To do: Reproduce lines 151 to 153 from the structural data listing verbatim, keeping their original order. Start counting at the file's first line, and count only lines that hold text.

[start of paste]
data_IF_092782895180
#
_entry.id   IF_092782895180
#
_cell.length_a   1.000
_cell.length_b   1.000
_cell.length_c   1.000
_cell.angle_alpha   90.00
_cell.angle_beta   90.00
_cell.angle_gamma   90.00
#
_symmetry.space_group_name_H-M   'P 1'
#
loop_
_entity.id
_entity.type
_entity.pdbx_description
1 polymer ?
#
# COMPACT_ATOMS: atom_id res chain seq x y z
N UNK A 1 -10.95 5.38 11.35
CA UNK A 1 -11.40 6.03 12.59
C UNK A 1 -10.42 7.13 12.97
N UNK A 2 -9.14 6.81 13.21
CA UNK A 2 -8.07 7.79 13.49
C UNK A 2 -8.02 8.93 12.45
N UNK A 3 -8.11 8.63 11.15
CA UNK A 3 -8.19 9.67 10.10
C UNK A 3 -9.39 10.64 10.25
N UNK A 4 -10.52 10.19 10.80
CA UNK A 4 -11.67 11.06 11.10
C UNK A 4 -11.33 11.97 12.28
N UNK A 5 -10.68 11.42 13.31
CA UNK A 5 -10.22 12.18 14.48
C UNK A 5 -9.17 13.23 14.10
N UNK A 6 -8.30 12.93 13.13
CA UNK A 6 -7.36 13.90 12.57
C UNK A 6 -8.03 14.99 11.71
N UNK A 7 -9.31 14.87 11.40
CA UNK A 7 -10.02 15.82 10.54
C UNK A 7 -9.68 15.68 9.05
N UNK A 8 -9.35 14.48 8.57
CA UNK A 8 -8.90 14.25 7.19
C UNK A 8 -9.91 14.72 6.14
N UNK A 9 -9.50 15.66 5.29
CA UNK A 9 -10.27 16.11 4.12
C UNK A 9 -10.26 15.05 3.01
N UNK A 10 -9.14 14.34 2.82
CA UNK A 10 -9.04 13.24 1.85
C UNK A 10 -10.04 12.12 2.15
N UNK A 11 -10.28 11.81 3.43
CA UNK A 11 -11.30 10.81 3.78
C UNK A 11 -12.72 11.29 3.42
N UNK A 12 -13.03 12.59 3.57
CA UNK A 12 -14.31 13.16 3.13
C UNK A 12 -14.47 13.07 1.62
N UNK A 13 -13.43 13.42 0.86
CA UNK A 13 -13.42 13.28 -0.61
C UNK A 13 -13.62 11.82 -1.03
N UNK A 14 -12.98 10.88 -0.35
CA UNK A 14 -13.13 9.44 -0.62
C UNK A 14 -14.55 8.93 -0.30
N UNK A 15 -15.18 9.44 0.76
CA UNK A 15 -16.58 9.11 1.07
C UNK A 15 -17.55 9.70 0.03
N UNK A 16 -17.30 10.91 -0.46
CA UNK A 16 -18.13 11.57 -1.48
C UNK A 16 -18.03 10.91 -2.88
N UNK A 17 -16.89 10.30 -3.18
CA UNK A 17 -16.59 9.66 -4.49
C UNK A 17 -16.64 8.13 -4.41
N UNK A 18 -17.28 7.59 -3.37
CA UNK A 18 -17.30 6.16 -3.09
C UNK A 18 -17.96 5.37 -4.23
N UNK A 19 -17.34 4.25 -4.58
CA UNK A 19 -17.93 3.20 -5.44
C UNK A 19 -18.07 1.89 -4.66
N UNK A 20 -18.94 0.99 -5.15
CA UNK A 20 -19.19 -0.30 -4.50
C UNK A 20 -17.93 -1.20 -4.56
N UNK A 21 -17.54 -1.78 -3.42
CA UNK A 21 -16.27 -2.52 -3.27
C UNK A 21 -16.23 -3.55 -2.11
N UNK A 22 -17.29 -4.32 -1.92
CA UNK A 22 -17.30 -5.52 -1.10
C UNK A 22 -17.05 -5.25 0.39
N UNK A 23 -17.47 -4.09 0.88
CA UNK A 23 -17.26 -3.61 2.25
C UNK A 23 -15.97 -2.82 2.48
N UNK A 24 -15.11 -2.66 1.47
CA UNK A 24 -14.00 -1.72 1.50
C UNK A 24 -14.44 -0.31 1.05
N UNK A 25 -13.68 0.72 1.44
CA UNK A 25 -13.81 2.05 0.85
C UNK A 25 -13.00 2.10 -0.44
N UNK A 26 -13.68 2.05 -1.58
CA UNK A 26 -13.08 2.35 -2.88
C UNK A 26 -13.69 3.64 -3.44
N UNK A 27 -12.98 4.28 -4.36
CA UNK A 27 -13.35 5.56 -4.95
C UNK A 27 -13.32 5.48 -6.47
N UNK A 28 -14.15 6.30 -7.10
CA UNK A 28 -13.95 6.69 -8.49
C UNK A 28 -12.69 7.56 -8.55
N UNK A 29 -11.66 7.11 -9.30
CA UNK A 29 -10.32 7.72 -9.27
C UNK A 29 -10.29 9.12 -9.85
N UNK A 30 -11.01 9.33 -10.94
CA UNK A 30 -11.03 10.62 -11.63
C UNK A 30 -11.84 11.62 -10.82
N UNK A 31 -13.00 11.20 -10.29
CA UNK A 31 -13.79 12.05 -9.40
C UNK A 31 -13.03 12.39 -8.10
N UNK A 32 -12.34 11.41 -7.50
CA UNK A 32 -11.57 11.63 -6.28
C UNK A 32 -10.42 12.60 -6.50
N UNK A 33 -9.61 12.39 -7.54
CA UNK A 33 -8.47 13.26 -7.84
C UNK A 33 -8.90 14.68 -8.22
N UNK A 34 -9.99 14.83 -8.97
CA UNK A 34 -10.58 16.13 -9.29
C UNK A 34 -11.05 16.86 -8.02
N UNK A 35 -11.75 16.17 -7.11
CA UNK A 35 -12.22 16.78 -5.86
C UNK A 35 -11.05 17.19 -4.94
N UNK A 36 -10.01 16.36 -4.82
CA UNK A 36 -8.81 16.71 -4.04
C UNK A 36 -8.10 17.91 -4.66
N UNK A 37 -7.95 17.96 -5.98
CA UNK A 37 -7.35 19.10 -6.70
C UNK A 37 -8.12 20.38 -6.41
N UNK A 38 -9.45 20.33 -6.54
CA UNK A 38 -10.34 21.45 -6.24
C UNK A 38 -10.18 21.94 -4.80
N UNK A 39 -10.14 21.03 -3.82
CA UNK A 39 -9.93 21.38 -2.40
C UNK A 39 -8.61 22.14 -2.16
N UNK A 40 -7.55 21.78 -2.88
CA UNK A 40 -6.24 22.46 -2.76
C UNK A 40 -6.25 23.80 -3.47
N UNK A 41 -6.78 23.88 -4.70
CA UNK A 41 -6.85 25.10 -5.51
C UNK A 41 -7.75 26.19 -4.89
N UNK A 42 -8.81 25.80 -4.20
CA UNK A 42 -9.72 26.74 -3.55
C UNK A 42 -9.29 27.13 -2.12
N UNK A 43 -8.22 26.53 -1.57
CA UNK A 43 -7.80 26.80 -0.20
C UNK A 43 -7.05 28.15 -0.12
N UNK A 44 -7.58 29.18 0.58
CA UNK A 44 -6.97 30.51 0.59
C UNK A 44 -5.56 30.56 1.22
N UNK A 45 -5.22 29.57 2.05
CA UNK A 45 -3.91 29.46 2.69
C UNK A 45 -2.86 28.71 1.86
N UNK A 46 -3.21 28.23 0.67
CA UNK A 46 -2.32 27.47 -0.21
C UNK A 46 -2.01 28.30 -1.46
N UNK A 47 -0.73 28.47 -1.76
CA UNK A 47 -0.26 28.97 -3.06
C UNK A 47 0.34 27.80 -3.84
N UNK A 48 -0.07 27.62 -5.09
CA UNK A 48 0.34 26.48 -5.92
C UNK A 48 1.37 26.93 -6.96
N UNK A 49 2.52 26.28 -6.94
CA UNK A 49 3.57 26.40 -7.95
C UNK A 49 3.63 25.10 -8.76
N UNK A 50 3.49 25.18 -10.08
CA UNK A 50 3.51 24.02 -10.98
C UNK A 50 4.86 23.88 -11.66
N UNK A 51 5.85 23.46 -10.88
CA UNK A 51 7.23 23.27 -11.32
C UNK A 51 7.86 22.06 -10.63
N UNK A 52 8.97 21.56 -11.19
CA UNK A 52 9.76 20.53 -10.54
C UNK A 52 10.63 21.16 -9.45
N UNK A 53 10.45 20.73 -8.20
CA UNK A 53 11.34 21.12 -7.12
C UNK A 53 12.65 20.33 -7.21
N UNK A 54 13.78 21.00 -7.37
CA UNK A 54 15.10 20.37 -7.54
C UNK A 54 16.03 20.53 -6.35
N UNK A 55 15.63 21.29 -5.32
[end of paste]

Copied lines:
CA UNK A 44 -6.97 30.51 0.59
C UNK A 44 -5.56 30.56 1.22
N UNK A 45 -5.22 29.57 2.05